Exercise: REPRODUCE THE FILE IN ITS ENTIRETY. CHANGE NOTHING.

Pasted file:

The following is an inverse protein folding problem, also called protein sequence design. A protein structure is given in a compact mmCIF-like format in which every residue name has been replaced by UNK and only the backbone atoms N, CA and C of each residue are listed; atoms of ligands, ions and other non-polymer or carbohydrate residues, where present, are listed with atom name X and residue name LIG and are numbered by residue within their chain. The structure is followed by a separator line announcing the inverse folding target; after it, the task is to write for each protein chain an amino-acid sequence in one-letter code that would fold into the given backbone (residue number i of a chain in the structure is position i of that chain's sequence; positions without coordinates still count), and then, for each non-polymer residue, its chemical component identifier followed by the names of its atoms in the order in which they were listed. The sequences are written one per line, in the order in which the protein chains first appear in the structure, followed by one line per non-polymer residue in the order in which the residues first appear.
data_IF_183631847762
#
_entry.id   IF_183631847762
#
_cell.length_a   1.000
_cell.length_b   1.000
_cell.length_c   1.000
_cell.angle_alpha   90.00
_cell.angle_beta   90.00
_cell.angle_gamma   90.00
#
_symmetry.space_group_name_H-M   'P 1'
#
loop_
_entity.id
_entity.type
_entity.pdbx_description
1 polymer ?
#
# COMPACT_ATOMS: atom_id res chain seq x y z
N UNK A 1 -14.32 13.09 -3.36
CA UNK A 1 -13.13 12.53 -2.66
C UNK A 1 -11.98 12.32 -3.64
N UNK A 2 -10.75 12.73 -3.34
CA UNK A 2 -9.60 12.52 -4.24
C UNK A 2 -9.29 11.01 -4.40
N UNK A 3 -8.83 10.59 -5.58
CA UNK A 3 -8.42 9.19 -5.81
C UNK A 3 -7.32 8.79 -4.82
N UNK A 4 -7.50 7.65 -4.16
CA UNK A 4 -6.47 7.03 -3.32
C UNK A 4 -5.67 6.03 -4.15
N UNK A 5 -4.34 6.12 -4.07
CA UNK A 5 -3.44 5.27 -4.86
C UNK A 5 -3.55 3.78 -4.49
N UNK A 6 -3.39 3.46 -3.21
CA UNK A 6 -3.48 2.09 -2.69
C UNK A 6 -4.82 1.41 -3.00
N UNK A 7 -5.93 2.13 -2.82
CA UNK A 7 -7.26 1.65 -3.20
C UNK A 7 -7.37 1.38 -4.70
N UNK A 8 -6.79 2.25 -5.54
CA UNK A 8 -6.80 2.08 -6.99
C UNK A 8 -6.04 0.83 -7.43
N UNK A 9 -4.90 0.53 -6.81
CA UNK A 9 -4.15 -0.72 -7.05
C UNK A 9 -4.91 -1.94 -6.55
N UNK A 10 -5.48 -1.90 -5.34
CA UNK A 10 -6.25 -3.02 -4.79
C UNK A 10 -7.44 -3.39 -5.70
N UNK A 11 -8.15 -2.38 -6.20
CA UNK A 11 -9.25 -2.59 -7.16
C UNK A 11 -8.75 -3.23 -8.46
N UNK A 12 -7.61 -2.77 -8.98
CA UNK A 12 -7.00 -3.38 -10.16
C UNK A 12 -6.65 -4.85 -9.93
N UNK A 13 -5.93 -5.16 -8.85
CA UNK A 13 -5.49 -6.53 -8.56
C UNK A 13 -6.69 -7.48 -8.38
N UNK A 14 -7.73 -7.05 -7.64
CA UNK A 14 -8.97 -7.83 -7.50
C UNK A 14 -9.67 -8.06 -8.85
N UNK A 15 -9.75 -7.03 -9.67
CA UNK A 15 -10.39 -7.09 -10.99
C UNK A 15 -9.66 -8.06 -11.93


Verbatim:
The following is an inverse protein folding problem, also called protein sequence design. A protein structure is given in a compact mmCIF-like format in which every residue name has been replaced by UNK and only the backbone atoms N, CA and C of each residue are listed; atoms of ligands, ions and other non-polymer or carbohydrate residues, where present, are listed with atom name X and residue name LIG and are numbered by residue within their chain. The structure is followed by a separator line announcing the inverse folding target; after it, the task is to write for each protein chain an amino-acid sequence in one-letter code that would fold into the given backbone (residue number i of a chain in the structure is position i of that chain's sequence; positions without coordinates still count), and then, for each non-polymer residue, its chemical component identifier followed by the names of its atoms in the order in which they were listed. The sequences are written one per line, in the order in which the protein chains first appear in the structure, followed by one line per non-polymer residue in the order in which the residues first appear.
data_IF_183631847762
#
_entry.id   IF_183631847762
#
_cell.length_a   1.000
_cell.length_b   1.000
_cell.length_c   1.000
_cell.angle_alpha   90.00
_cell.angle_beta   90.00
_cell.angle_gamma   90.00
#
_symmetry.space_group_name_H-M   'P 1'
#
loop_
_entity.id
_entity.type
_entity.pdbx_description
1 polymer ?
#
# COMPACT_ATOMS: atom_id res chain seq x y z
N UNK A 1 -14.32 13.09 -3.36
CA UNK A 1 -13.13 12.53 -2.66
C UNK A 1 -11.98 12.32 -3.64
N UNK A 2 -10.75 12.73 -3.34
CA UNK A 2 -9.60 12.52 -4.24
C UNK A 2 -9.29 11.01 -4.40
N UNK A 3 -8.83 10.59 -5.58
CA UNK A 3 -8.42 9.19 -5.81
C UNK A 3 -7.32 8.79 -4.82
N UNK A 4 -7.50 7.65 -4.16
CA UNK A 4 -6.47 7.03 -3.32
C UNK A 4 -5.67 6.03 -4.15
N UNK A 5 -4.34 6.12 -4.07
CA UNK A 5 -3.44 5.27 -4.86
C UNK A 5 -3.55 3.78 -4.49
N UNK A 6 -3.39 3.46 -3.21
CA UNK A 6 -3.48 2.09 -2.69
C UNK A 6 -4.82 1.41 -3.00
N UNK A 7 -5.93 2.13 -2.82
CA UNK A 7 -7.26 1.65 -3.20
C UNK A 7 -7.37 1.38 -4.70
N UNK A 8 -6.79 2.25 -5.54
CA UNK A 8 -6.80 2.08 -6.99
C UNK A 8 -6.04 0.83 -7.43
N UNK A 9 -4.90 0.53 -6.81
CA UNK A 9 -4.15 -0.72 -7.05
C UNK A 9 -4.91 -1.94 -6.55
N UNK A 10 -5.48 -1.90 -5.34
CA UNK A 10 -6.25 -3.02 -4.79
C UNK A 10 -7.44 -3.39 -5.70
N UNK A 11 -8.15 -2.38 -6.20
CA UNK A 11 -9.25 -2.59 -7.16
C UNK A 11 -8.75 -3.23 -8.46
N UNK A 12 -7.61 -2.77 -8.98
CA UNK A 12 -7.00 -3.38 -10.16
C UNK A 12 -6.65 -4.85 -9.93
N UNK A 13 -5.93 -5.16 -8.85
CA UNK A 13 -5.49 -6.53 -8.56
C UNK A 13 -6.69 -7.48 -8.38
N UNK A 14 -7.73 -7.05 -7.64
CA UNK A 14 -8.97 -7.83 -7.50
C UNK A 14 -9.67 -8.06 -8.85
N UNK A 15 -9.75 -7.03 -9.67
CA UNK A 15 -10.39 -7.09 -10.99
C UNK A 15 -9.66 -8.06 -11.93